What is a Fetal Ultrasound?
- A safe, painless and non-invasive test
- Used to confirm a pregnancy and its location
- Used to determine how a pregnancy is progressing, the baby’s growth rate, age and sex.
- Used to determine location and development of the placenta
- Identifies possible fetal abnormalities
A fetal ultrasound provides you and your doctor with a first glimpse of your developing baby. An ultrasound produces a picture of the baby to monitor the size and position of the fetus and check for problems. This type of imaging is non-invasive and uses sound waves to produce an image. Ultrasound results may estimate the due date, check for multiple pregnancies, and find major birth defects. No radiation is used, so there is no risk for you or the baby.
All ultrasounds are produced using sound waves that are delivered to a specified area of the body and then bounce back to a transmitting device that converts the length of the sound waves to create a detailed image of the patient’s internal structures. This type of technology is extremely useful in the diagnosis of many medical conditions, or in this case, to routinely check in on the development of a fetus.
Types of Ultrasounds
There are special types of ultrasounds that are used to view different things. Learn more about the different types and when they are used below.
The standard type of ultrasound used during these routine visits to South Florida Women’s Care are known as a transabdominal fetal ultrasound. This means that the procedure is performed in the abdominal area.
During your transabdominal fetal ultrasound, a technician will apply a gel to the belly and begin moving a device called a transducer back and forth across the area. Images created by the sound waves bouncing back to the transducer will be visible on a screen in front of you and the technician.
Often times if a patient is having a fetal ultrasound performed during the early stages of her pregnancy, a transvaginal ultrasound will be used. This type of fetal ultrasound requires a probe to be inserted through the vagina, which helps to create clearer, more detailed images of the baby.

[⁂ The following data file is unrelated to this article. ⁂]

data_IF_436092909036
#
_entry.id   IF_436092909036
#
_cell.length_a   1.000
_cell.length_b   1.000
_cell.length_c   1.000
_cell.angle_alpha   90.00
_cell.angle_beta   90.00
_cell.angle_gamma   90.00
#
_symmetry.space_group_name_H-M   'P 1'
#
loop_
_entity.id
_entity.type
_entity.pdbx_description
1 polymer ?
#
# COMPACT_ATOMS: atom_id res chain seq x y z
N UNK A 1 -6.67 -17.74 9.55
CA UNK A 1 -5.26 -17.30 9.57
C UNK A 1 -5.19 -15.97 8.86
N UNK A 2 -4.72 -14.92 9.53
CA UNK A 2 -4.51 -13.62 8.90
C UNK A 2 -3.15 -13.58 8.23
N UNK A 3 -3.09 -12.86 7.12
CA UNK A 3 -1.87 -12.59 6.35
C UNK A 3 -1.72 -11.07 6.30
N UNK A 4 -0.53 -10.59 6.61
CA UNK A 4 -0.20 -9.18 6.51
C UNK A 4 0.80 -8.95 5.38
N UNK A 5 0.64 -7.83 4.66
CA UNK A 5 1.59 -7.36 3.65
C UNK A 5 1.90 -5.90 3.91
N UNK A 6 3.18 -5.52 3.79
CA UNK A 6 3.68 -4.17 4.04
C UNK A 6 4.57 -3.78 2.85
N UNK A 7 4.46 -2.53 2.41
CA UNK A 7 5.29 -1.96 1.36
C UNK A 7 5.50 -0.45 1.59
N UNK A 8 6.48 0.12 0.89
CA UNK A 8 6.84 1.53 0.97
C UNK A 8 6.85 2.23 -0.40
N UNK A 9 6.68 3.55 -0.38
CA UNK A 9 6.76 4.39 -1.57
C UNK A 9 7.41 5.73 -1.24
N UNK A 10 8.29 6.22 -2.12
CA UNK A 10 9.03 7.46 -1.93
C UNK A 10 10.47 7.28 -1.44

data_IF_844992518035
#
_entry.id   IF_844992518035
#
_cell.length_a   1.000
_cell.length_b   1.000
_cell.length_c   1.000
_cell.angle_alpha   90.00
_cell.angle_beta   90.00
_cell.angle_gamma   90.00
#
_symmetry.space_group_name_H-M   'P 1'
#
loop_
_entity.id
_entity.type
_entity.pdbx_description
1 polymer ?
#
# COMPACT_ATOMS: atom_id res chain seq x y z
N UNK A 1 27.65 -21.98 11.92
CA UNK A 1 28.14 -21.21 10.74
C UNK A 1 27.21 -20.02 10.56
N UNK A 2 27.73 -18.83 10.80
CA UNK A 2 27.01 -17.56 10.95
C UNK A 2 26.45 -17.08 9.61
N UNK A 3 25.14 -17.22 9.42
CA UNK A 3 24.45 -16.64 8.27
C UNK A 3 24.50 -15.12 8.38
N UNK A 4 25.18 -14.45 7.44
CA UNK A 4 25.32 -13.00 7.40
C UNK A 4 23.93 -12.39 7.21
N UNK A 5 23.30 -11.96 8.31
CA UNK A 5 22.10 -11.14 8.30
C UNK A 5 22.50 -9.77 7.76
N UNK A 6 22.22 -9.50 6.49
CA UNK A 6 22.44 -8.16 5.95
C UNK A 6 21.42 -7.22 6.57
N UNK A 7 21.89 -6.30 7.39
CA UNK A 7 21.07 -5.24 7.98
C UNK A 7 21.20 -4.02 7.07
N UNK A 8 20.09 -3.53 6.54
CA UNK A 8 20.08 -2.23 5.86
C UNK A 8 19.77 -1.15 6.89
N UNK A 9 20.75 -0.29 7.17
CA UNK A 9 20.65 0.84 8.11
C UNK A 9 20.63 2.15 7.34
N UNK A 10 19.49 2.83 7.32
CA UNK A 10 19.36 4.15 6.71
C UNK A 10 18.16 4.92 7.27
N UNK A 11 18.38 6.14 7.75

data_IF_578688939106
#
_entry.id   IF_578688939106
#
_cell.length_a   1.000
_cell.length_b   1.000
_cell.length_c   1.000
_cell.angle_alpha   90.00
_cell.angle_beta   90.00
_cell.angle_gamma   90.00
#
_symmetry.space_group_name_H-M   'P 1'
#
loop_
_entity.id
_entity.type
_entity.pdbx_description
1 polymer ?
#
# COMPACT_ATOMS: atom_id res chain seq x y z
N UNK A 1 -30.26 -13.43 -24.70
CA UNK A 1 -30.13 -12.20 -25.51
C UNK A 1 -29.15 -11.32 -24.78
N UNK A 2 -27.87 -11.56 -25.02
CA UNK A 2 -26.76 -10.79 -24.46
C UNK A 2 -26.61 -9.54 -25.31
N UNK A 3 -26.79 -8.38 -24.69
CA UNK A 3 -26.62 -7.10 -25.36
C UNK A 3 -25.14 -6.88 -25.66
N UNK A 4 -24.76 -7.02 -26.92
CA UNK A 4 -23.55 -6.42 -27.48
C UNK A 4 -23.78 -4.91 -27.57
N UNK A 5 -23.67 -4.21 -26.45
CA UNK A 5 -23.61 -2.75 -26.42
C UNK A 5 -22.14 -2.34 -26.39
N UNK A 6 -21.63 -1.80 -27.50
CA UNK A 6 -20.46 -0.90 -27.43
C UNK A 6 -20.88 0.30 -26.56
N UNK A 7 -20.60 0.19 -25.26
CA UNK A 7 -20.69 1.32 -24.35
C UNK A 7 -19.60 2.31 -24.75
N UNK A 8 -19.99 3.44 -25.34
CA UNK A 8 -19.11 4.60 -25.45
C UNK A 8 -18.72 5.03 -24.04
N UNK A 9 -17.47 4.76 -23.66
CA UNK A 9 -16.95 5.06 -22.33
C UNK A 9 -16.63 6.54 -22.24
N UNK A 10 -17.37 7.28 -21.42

3D and 4D Fetal Ultrasounds
Most fetal ultrasound imaging tests will only produce a static 2D image for patients to view. However, recent technologies have allowed for more defined images to be created that can give a 3D, or even a 4D rendering of the developing fetus.
3D ultrasound images allow your obstetrician to assess the height, length, and width of the baby, while also showing them more detailed images of the patient’s reproductive system as well. A 4D ultrasound has these same capabilities, but also has the added benefit of producing a moving video of the fetus.
Other Fetal Examinations
There are a number of other techniques and tests that can evaluate more specific aspects of a growing baby’s health, including the analysis of their blood flow, heart function, facial structure, and more. Such tests are typically only conducted if your OBGYN suspects there may be a problem during your baby’s development, and so they are not implemented for every patient. These additional ultrasound imaging tests include:
- Doppler ultrasound
- Fetal echocardiography
- Specialized sonographic evaluation
The Purpose of a Fetal Ultrasound
Generally, when a woman reaches the 18th week of her pregnancy it will be time to conduct an ultrasound. As mentioned, this diagnostic procedure is used to assess the ongoing growth and development of the fetus. More specifically, fetal ultrasounds are used to:
- Confirm a pregnancy
- Determine the number of babies in the womb
- Monitor amniotic fluid levels
- Study the condition of the placenta
- Determine the baby’s gender
- See where the fetus is located and how it is positioned
- Investigate potential birth defects
- Evaluate how quickly the fetus is growing
- Diagnose possible complications with the pregnancy
Not all of these evaluations will be available during the first few weeks of a woman’s pregnancy. This is why patients are expected to return to South Florida Women’s Care every few weeks to complete another ultrasound and to address any changes in fetal development.
How to Prepare for Your Ultrasound
- Wear comfortable, loose-fitting clothing.
- Most likely the test needs to be done with a full bladder. For transvaginal ultrasound or those in late pregnancy, a full bladder usually isn’t necessary.
What to Expect During Your Ultrasound
- The examination usually takes less than 30 minutes.
- The patient is usually positioned on an examination table and clear gel is applied to the abdomen. This improves conduction of sound waves and eliminates air between the transducer, a small plastic device that sends out sound waves and records them as they bounce back, and your skin.
- The transducer moves back and forth over the abdomen, directing sound waves into the uterus and capturing the reflected sounds waves that are digitally converted into images.
Schedule Your Fetal Ultrasound at South Florida Women’s Care
To schedule your first ultrasound, or to inquire about getting a more detailed ultrasound for any abnormal symptoms you have experienced, please contact our office in South Miami today by calling (305) 661-7766. You may also request an appointment with one of our highly skilled obstetricians by completing our online form.